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In classical Hall effect, the conductivity tensor is given as

$\sigma = \frac{\sigma_{DC}}{1+\omega_B^2 \tau^2} \begin{pmatrix} 1 & -\omega_B \tau \\ \omega_B \tau & 1 \end{pmatrix}$

where the author suggests that since it is rotationally invariant, it must be in the form of

$\sigma = \frac{\sigma_{DC}}{1+\omega_B^2 \tau^2} \begin{pmatrix} 1 & -\omega_B \tau \\ \omega_B \tau & 1 \end{pmatrix} = \begin{pmatrix} \sigma_{xx} & \sigma_{xy} \\ -\sigma_{xy} & \sigma_{xx} \end{pmatrix}$.

My understanding of rotational invariance is that of

$\forall A \in SO(2), \quad A^T \sigma A = \sigma$ , i.e. $[\sigma, A]=0$, which would result in that form as outlined in http://bit.ly/2Lq4FsR.

However, I want to know what it really means physically; $\sigma$ is a conductivity, hence a tensor, which used to be a scalar when magnetic field is absent. So what does it mean that the conductivity is rotationally invariant?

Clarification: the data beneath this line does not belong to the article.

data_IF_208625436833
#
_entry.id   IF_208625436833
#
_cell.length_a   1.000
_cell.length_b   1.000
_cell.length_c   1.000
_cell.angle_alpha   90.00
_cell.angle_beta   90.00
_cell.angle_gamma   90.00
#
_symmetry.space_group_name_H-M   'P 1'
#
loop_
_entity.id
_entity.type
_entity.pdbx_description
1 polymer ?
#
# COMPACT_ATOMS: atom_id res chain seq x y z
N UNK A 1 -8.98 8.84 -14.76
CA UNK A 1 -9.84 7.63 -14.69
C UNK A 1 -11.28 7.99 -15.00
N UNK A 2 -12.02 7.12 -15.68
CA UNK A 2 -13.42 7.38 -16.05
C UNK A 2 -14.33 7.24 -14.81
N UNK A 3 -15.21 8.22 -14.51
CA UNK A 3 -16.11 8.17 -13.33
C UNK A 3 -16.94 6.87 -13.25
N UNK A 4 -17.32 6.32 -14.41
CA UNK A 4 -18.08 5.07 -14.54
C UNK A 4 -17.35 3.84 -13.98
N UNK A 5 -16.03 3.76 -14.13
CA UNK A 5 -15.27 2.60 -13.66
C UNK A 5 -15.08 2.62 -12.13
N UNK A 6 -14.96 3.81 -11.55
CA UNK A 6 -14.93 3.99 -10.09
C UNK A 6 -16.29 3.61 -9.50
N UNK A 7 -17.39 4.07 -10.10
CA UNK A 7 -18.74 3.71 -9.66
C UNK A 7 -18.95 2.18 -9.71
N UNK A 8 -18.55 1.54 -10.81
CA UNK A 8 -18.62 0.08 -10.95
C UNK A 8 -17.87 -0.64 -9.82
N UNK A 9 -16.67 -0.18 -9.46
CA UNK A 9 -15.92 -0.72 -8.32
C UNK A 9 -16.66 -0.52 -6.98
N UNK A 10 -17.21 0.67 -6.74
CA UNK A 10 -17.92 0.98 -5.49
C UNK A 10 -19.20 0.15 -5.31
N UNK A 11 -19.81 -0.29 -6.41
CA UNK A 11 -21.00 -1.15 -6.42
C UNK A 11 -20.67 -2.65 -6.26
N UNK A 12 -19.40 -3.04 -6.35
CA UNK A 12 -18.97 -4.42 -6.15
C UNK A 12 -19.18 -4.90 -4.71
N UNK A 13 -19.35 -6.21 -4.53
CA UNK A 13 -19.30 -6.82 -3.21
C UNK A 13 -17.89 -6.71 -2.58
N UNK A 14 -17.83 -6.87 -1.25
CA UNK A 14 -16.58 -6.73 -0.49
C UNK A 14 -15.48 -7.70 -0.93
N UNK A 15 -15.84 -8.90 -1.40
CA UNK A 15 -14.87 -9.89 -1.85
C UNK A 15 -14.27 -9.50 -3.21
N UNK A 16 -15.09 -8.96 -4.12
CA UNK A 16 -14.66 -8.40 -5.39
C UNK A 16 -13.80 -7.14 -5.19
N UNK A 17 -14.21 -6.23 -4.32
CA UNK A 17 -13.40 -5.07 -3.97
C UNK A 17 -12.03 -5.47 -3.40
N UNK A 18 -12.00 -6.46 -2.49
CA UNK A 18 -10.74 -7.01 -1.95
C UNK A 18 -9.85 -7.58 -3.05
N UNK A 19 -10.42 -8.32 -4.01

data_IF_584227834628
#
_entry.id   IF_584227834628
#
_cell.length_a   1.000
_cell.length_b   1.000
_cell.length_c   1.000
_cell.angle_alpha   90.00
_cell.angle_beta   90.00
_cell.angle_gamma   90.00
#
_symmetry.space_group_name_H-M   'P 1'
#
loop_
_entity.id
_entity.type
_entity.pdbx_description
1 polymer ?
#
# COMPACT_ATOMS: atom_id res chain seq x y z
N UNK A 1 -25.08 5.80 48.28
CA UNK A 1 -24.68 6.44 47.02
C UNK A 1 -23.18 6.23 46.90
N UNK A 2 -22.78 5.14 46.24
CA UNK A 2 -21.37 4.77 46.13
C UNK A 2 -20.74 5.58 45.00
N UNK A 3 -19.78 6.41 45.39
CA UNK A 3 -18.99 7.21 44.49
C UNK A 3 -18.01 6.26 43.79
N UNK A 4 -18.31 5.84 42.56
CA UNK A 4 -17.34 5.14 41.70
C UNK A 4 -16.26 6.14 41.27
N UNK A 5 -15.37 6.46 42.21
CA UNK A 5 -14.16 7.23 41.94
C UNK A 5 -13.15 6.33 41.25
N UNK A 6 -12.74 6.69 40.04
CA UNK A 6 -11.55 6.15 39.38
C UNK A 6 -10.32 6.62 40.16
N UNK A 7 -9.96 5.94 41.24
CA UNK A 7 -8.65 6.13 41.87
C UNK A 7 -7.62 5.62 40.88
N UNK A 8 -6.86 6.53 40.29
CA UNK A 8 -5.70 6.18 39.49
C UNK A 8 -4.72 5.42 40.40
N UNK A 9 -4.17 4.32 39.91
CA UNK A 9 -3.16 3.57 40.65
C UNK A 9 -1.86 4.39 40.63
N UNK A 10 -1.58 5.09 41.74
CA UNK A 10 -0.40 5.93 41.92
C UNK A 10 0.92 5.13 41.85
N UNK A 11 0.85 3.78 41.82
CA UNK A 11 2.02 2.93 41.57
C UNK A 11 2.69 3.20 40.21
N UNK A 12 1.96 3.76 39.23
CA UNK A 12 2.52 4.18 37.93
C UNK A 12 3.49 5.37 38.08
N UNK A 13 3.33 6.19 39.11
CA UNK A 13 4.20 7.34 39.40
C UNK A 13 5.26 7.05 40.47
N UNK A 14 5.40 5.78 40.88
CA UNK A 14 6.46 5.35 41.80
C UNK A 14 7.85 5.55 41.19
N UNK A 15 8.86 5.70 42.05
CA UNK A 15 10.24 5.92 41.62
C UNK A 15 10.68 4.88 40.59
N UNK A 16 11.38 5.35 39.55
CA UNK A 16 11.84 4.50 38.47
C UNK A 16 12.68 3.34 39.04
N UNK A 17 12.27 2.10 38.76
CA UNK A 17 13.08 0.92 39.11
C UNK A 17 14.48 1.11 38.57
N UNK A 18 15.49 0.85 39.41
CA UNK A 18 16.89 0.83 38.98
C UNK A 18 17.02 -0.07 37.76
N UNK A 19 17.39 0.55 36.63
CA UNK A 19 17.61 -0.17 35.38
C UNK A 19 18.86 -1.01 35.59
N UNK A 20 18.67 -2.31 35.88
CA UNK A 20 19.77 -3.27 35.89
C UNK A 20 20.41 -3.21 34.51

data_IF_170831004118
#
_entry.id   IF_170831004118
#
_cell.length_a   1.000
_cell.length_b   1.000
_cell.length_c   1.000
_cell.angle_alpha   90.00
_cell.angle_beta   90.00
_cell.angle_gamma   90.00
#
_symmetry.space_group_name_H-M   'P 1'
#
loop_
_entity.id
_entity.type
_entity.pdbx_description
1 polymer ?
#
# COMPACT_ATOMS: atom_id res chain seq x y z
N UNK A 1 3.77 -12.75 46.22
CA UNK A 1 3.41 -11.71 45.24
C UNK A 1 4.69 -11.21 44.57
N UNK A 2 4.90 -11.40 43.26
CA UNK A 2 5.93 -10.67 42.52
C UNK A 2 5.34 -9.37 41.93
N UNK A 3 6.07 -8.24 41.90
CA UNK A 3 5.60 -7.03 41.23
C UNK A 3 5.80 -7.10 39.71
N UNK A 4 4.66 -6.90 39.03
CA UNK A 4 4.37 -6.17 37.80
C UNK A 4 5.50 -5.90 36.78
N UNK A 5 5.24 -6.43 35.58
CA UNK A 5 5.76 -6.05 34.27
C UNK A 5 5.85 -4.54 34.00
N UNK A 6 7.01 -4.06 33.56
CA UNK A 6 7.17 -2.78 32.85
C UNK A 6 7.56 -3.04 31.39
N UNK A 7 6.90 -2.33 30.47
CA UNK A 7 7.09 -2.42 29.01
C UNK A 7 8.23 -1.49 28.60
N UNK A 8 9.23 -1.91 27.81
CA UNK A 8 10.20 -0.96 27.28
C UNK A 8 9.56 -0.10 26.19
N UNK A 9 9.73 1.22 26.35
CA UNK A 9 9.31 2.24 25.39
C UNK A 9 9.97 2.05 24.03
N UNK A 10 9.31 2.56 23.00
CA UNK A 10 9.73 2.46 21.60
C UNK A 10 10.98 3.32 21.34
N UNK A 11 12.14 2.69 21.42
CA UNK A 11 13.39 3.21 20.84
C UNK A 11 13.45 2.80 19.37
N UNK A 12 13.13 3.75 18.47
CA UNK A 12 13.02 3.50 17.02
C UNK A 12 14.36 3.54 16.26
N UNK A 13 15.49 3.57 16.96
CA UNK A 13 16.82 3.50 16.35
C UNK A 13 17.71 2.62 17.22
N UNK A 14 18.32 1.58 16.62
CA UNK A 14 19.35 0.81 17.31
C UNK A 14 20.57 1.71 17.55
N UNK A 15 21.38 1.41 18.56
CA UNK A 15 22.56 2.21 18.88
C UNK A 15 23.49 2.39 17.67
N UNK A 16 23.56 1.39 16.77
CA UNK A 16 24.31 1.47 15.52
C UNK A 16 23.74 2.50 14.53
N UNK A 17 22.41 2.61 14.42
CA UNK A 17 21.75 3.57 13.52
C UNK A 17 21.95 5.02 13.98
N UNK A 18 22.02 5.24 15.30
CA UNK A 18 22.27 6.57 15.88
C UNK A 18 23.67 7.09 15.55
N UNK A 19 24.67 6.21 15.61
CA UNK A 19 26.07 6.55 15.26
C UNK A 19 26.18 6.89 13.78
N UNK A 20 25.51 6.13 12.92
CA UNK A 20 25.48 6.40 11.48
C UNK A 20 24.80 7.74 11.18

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  • $\begingroup$ "the author suggests..." - which author? $\endgroup$ – SuperCiocia Sep 9 '19 at 0:20
  • $\begingroup$ This is from Lecture notes on Quantum Hall Effect by David Tong. It is from the first chapter, 1.2.2 The Drude model. $\endgroup$ – Nuri Sep 10 '19 at 6:09

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